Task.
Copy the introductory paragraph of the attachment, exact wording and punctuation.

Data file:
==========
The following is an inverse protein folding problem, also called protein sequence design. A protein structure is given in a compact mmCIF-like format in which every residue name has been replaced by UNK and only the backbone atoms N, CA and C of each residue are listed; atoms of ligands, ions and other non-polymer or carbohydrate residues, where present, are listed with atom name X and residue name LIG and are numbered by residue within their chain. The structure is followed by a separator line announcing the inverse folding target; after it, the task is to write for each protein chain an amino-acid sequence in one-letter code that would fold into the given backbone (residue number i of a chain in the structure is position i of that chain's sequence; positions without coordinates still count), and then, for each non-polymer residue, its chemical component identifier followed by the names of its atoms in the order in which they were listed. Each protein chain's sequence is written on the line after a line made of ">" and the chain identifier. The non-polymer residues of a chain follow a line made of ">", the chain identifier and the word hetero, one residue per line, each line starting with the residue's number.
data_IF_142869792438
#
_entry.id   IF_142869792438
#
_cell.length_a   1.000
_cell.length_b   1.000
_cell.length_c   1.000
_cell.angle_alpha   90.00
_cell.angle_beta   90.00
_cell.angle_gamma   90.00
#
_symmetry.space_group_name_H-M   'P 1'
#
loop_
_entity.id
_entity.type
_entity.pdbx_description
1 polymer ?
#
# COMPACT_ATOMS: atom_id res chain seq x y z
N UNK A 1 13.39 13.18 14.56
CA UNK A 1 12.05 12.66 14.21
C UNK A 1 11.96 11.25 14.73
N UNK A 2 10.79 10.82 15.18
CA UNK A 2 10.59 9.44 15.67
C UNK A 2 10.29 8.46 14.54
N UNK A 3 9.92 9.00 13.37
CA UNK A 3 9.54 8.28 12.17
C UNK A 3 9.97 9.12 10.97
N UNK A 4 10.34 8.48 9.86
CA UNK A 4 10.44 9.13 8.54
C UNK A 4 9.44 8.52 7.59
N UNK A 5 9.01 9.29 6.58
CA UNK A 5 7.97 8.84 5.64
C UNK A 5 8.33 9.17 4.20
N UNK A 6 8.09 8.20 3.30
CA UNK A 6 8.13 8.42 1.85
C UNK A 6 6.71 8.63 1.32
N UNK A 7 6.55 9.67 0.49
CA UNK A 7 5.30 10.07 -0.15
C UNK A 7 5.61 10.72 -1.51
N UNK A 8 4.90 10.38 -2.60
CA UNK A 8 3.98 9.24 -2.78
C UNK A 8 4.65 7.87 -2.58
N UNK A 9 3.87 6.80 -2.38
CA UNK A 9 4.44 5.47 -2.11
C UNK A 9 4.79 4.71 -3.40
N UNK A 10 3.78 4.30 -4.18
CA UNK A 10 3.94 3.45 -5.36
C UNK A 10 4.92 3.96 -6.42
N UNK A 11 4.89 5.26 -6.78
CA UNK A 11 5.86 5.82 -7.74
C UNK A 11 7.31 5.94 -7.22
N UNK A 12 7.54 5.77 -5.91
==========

The following is an inverse protein folding problem, also called protein sequence design. A protein structure is given in a compact mmCIF-like format in which every residue name has been replaced by UNK and only the backbone atoms N, CA and C of each residue are listed; atoms of ligands, ions and other non-polymer or carbohydrate residues, where present, are listed with atom name X and residue name LIG and are numbered by residue within their chain. The structure is followed by a separator line announcing the inverse folding target; after it, the task is to write for each protein chain an amino-acid sequence in one-letter code that would fold into the given backbone (residue number i of a chain in the structure is position i of that chain's sequence; positions without coordinates still count), and then, for each non-polymer residue, its chemical component identifier followed by the names of its atoms in the order in which they were listed. Each protein chain's sequence is written on the line after a line made of ">" and the chain identifier. The non-polymer residues of a chain follow a line made of ">", the chain identifier and the word hetero, one residue per line, each line starting with the residue's number.